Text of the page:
"D" is rather obvious and stands for "Define." That simply means to find the root cause of the problem and realize the issue's scope – how big and widespread is the problem. Learn all the aspects of the situation, so you have all the necessary information for step two.
Step two is where you "Review" the situation as it stands at that moment. Create a histogram – write out its history and how it festered into today's ugly sore. Pinpoint all the problem areas and see what has been done to quell the situation.
You are now to the "hump day" in the process – you are half way home to extinguishing this blaze. You now begin to "Identify" improvements and solutions to said problem. You initiate needed changes on a "test scale," so that improvements take place and can be evaluated.
"V" is not for victory in this case, but actually stands for "Verification." It is time to verify the new implementation is taking effect, and creating the desired process improvements. If not, then tweak and repeat the test process.
Once the desired results are consistent, it is time for the final stage of D.R.I.V.E. "Execute" the improvements across the board, so the problem is solved. But once this occurs, a leader should not forget about it, because he will drop the ball creating a fumble and the problem will rear its ugly head again. Leadership must realize that it is in a human's DNA to revert back to the old way of doing things, instead of embracing change -- even it's for their own good. That is why so many people live on the "roller coaster" diet – they revert back to their old habits. That is why a review process should be implemented to ensure the fix becomes a part of the organization's culture and remains a "fix."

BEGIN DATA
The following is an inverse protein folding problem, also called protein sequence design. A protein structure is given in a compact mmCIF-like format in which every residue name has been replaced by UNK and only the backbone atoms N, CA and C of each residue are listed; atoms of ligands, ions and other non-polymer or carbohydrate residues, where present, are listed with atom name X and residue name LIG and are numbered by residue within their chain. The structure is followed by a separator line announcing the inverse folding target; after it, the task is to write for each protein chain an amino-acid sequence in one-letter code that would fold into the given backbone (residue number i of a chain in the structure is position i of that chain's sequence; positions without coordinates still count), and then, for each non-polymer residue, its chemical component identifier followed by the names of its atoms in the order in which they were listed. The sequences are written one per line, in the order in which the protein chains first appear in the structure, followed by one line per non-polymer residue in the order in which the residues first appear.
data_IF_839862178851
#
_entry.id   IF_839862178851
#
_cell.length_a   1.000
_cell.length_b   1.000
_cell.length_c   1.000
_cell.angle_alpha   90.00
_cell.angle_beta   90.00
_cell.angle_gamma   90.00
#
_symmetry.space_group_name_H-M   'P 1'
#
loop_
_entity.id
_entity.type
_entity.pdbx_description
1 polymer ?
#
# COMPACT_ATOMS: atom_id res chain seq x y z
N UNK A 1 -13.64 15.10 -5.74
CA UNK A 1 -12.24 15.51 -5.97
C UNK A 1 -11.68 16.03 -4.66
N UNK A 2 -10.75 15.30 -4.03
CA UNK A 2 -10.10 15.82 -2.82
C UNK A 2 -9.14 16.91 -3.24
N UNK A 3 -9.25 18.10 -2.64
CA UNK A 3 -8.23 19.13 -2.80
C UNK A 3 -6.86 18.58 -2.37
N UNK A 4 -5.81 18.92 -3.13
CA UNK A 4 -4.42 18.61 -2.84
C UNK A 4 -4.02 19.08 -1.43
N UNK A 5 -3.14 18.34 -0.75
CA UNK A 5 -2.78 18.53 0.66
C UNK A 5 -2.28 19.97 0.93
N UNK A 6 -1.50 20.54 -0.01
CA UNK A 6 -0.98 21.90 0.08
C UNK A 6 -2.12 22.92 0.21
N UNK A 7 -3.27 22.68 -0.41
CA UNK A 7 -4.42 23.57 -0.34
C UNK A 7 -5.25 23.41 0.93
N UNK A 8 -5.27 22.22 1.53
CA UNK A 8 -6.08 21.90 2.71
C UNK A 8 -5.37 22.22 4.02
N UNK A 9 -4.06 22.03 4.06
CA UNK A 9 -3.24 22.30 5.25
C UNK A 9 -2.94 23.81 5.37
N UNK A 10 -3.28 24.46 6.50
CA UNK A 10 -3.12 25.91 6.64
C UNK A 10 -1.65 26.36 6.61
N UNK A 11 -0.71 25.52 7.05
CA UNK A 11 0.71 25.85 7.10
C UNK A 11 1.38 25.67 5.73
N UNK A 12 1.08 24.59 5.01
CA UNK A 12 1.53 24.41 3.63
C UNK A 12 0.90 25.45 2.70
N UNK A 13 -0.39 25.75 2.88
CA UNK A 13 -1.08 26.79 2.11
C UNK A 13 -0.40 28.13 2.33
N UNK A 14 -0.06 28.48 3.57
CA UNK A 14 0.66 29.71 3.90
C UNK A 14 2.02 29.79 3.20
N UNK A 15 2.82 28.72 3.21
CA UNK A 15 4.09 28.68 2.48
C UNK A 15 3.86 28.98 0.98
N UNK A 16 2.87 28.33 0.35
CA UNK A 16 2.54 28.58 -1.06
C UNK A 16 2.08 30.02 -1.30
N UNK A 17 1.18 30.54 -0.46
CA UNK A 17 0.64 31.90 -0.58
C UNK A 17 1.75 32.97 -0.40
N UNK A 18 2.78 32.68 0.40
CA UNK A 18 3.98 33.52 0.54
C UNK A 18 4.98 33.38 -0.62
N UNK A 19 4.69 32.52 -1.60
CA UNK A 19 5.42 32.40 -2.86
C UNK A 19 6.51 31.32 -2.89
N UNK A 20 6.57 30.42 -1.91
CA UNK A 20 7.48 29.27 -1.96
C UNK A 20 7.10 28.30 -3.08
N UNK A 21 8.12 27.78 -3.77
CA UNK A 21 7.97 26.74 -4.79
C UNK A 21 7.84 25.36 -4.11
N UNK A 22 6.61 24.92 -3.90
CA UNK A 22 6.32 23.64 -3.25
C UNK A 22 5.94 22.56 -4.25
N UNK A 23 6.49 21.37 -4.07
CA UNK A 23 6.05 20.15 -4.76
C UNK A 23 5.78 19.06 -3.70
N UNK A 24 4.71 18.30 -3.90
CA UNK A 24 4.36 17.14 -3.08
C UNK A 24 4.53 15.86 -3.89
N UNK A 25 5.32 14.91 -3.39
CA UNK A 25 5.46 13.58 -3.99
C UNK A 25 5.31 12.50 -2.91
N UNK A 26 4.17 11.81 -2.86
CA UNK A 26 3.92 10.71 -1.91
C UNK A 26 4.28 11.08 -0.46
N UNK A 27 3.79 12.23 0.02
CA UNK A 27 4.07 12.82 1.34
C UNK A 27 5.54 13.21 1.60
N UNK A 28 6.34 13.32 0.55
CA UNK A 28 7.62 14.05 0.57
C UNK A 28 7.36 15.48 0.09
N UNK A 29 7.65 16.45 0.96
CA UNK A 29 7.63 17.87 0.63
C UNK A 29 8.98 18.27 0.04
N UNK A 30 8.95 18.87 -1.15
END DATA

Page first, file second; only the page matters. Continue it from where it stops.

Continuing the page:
There are times when leadership realizes the problem is somewhere in the middle of a complex process – especially if it falls into a complicated production process that has many departments and hands involved. When this occurs, it can be helpful to have a visual tool that outlines all the steps in the process. It's time for Process Mapping. All the information gathered while trying to identify the problem can be created in a picture using Process Mapping that allows participants to visualize all the steps, so a solution can be found. Art skills are not needed, just the ability to draw circles, squares, lines and arrows – the absolute basics. The following diagram is a simple example that can be utilized to fit most situations in organizations.
With this chart, leadership can identify all the steps within the process, so the glitches in the system easily can be identified. The chart gives a visual of everyone involved and the steps utilized. This lays out factual information and eliminates the emotions involved by interested parties when digging for the facts.
When reviewing the information, there are times where a visual can break down the processes to its simplest stages -- better known as "cause and effect" -- what caused the problem to fester. The simplest diagram to use to locate the heart of the cause and effect is known as the fish bone or fish skeleton. In the following example, leadership was trying to pinpoint an issue in their jet engine design as to why it would not start.